Acacias of Australia

Print Fact Sheet

Acacia leprosa var. uninervia Maslin & D.J.Murphy




Occurs in Vic. where it is most common in the ranges to the N and NE of Melbourne, but with scattered occurrences W to the vicinity of Ballarat; also in N.S.W. near Mt Tayar, about 30 km SE of Rylestone. Early Victorian records from Orbost, near Seymour, Bacchus Marsh and the Grampian Ra. have not been confirmed with recent collections, see B.R.Maslin and D.Murphy (l.c.) for discussion.


Shrub 2–5 m tall. Phyllodes mostly (40–) 70–140 mm long, (6–) 8–15 (–18) mm wide; with 1 prominent longitudinal nerve, the lateral nerves few to numerous, often quite evident and distally coalescing to form a fine, continuous but uneven intra-marginal nerve on one or both sides of the phyllode; gland (0–) 2–8 mm above the pulvinus, often clearly elongated and 1–2 mm long. Peduncles 3–5 (–7) mm long, moderately to very densely puberulous with straight, appressed or sub-appressed hairs; basal peduncular bract early caducous, c. 1.5 mm long; bracteoles usually scarcely visible in mature buds being over-topped by the flowers (but slightly exserted in the third and fourth variants), spathulate, usually c. 1 mm long and equal in length to calyx (c. 2 mm long and exceeding the calyx, but shorter than the corolla in the third variant), the laminae shorter than or ±equal to length of claws and acute or short-acuminate.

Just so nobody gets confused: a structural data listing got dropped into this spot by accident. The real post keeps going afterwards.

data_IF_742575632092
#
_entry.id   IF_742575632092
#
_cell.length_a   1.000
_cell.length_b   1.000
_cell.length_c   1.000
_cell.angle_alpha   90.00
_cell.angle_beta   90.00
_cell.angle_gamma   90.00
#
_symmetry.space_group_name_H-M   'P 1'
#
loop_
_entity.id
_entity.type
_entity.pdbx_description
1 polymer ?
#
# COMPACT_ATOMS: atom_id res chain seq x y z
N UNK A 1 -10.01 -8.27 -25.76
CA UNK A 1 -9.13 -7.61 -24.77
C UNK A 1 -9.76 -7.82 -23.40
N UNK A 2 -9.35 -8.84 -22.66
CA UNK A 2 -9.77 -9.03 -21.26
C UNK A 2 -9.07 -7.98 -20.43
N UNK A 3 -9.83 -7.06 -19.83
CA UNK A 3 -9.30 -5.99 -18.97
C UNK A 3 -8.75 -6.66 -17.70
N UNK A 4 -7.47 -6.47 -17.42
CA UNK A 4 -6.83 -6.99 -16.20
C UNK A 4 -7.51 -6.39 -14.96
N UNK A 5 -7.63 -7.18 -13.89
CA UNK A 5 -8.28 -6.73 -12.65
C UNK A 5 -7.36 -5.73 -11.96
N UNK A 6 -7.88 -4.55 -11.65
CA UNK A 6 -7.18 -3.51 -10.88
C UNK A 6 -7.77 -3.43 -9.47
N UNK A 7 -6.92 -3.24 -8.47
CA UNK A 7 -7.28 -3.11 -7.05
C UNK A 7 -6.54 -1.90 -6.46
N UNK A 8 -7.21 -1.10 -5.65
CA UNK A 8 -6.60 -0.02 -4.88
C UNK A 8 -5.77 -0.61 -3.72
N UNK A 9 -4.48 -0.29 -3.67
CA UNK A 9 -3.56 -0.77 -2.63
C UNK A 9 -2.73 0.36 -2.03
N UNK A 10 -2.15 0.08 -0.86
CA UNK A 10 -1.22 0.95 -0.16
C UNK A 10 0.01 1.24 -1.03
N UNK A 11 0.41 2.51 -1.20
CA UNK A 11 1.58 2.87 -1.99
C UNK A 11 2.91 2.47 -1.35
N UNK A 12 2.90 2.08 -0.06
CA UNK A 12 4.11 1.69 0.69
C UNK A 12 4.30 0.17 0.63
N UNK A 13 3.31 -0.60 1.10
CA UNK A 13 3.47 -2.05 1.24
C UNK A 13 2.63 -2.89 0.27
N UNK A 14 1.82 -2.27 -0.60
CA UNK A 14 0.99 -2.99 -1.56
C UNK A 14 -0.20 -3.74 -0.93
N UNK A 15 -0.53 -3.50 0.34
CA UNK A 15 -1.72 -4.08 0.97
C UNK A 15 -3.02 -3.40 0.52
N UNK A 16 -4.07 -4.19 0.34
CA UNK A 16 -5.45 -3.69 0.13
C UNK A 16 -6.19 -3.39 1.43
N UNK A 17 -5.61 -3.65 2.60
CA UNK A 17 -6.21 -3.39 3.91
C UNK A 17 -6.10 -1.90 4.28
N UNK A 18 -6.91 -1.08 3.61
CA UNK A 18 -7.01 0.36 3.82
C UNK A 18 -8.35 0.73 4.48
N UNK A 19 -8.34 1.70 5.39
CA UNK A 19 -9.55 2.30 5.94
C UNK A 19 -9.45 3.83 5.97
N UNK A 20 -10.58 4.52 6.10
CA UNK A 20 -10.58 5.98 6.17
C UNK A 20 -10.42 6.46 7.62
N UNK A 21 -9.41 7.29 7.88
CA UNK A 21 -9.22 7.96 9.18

Flowers Aug.–Oct.; fruits Jan.–Feb.


Generally found in the understorey of damp Eucalyptus woodland or forest.

FOA Reference

Flora of Australia Project